Let’s take a look at the modern kitchen and the interaction we have with it today. If you where to standing in the middle of a modern kitchen, or even the local appliance store, you would find that mass about of buttons, knobs, colors displays, buttons that light up, make sounds, and even disappear when not needed. This could borders on overload for some.
When I look at the modern appliances, one vision that I remember as kid growing up was my Grandmother cooking lunch for me. It was not a fancy lunch, usually grilled cheese and soup, but the vision of her standing there with her apron on, oversized oven mitts, and wooden spoon in one hand will never leave my mind. The stove she used was not fancy, but efficient in how the user interacted with it with simple knobs that she could turn to adjust the temperature of the cooking surface.
Today, the style of the appliance is an important aspect when selecting one. Does it have buttons that light up, or is it stainless steel. What about a solid surface to clean? These are some of the items that my Grandmother would look at today. So how do you operate one of these modern cook top will still keeping your hands inside the oven mitts or even use the wooden spoon to press the off button? The answer to this question is simple…Inductive touch .
Image if you will a Grandmother standing in front of the stove as a child has just come in out of the cold from building a snowman in anticipation of warm soup. The Grandmother has on the classic oven mitts, as she just finished making chocolate chip cookies, and is stirring the soup as it begins to boil over the top of the pot. Instantly she reacts and uses the end of the spoon to press the off key while removing the pot from the hot burner.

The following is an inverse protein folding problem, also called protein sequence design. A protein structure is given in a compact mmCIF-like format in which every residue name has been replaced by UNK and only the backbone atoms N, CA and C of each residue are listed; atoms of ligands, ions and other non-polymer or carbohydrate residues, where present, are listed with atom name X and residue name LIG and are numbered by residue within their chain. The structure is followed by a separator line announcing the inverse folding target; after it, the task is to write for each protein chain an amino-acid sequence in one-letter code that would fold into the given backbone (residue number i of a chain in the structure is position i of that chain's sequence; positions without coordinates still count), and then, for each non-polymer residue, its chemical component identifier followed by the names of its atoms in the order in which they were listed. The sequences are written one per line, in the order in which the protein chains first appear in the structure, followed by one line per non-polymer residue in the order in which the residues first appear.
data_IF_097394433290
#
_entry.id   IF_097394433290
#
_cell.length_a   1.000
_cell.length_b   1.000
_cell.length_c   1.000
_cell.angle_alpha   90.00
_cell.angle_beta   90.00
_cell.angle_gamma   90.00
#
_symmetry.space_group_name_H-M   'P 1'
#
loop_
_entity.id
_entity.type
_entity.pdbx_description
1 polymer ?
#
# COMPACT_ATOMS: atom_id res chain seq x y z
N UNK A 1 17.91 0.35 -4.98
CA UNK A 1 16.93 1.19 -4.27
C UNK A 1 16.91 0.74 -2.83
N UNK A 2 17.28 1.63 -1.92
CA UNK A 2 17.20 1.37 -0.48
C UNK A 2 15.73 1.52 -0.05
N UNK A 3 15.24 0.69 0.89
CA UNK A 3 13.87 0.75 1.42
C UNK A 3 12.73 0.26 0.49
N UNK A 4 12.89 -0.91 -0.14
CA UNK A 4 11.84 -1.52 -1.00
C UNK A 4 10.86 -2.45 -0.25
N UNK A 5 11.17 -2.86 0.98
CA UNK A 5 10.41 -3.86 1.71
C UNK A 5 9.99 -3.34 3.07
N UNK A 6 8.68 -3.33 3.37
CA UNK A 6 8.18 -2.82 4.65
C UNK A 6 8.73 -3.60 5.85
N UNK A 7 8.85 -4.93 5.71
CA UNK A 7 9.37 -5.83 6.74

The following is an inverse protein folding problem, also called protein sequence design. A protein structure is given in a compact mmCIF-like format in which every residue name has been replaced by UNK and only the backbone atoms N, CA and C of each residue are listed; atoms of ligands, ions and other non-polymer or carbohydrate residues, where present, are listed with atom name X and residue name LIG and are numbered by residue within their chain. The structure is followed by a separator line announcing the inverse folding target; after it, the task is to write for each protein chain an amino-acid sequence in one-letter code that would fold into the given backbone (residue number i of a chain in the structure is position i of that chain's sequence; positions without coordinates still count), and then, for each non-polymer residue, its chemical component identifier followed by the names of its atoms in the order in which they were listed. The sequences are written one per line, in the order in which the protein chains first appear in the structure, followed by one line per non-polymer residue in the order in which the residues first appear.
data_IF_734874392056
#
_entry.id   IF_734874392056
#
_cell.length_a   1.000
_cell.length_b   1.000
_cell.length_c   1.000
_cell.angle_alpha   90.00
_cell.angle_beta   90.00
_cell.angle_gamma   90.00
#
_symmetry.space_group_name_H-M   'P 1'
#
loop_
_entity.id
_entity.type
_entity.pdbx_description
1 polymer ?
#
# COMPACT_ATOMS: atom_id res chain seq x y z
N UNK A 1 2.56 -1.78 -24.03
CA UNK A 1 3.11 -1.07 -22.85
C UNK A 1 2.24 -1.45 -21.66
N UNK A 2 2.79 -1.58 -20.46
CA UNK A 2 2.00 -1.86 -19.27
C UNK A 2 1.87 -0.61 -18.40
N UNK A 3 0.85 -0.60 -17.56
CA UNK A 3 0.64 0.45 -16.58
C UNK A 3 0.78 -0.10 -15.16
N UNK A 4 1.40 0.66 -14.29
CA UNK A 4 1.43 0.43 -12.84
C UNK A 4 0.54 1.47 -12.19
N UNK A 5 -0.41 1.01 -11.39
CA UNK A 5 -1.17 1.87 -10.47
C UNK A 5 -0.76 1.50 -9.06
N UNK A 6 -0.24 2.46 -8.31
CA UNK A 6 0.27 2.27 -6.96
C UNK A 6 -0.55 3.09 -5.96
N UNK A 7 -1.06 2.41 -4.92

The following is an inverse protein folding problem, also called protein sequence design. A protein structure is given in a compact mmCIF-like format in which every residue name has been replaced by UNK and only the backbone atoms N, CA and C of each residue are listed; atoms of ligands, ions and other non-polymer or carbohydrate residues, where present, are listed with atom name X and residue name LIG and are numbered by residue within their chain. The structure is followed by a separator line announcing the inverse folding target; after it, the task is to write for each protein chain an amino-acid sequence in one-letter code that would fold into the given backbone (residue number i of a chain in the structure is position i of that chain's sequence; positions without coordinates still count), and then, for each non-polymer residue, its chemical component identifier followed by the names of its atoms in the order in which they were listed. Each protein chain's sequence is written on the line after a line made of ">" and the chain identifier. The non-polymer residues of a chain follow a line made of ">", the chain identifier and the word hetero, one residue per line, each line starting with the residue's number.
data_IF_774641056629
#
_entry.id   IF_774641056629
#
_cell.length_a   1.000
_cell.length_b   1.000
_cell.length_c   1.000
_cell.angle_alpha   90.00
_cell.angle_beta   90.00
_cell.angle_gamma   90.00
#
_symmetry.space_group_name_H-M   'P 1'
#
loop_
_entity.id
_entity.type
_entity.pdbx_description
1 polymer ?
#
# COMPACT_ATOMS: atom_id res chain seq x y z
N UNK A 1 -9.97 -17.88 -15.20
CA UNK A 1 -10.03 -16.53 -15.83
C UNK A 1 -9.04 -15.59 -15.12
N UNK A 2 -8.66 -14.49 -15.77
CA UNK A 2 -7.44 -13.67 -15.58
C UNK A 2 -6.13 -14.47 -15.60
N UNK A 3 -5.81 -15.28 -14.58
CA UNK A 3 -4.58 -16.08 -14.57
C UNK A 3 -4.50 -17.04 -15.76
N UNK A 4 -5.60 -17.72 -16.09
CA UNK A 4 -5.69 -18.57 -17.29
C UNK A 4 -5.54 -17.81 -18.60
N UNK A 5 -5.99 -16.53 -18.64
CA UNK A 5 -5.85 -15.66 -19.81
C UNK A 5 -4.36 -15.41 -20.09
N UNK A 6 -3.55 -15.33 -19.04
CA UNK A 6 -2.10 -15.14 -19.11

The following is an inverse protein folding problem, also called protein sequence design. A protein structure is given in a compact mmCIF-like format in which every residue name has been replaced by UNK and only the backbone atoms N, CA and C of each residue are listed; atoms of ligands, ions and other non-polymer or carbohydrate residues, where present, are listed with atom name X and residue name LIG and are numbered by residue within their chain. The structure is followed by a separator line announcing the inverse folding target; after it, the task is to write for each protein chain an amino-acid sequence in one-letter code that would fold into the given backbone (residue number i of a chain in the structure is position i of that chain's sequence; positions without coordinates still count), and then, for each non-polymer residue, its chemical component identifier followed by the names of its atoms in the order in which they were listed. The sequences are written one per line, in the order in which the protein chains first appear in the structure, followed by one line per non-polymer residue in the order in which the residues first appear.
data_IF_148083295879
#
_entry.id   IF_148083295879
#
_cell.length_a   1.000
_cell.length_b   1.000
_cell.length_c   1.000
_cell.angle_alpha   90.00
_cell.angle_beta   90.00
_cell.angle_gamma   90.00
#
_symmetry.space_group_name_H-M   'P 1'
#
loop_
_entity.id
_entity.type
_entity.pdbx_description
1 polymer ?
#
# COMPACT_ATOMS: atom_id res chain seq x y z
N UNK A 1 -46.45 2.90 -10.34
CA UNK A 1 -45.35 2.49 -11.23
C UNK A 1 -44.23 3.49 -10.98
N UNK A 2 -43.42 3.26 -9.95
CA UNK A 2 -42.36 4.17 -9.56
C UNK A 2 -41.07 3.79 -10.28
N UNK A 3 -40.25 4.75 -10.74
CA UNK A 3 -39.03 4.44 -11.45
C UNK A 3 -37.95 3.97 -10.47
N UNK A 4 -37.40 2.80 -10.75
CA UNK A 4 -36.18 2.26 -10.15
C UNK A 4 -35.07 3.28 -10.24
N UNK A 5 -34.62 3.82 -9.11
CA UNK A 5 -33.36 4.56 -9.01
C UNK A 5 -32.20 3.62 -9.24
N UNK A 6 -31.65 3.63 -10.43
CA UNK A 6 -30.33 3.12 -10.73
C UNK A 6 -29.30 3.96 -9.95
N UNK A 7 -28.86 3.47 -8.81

The cook top that she is using has single face plate made of stainless steel for the control buttons. These buttons are etched or silk-screened on the faceplate providing the elegant look and feel demand by today’s consumers. But how was she able to use the end of the spoon to control the buttons. The inductive touch solution is a complement to the capacitive touch solutions out there today. Capacitive solutions make use of the person to change the value of a capacitor and this is hard to do with a wooden spoon. While the wooden spoon will not work for capacitive, it will work with inductive touch.
Inductive touch makes use of the metal or in this example the stainless steel ability to move. The movement is so small that the consumer will not even know that it is moving as it only moves about 10 – 20 microns. That is less than 1/1000 of an inch. This movement is sensed by a circuit that is mounted behind the user interface panel. Once the movement is sensed and debounced, the rest of the operation is the same as if there was a mechanical or capacitive button in the design.
Inductive touch technology is not a replacement for capacitive touch, but one that will work in different environments. For example capacitive touch can sense a finger just slightly above the user surface, where inductive can not. On the other side, when you clean capacitive buttons you will be pressing the buttons as you wipe across them. This is not the case with inductive touch as you need to physically press the button to create the deflection.
Now that I have introduced inductive touch to the blog, we will be adding further blogs talking more about the technology itself and some of the other uses for it.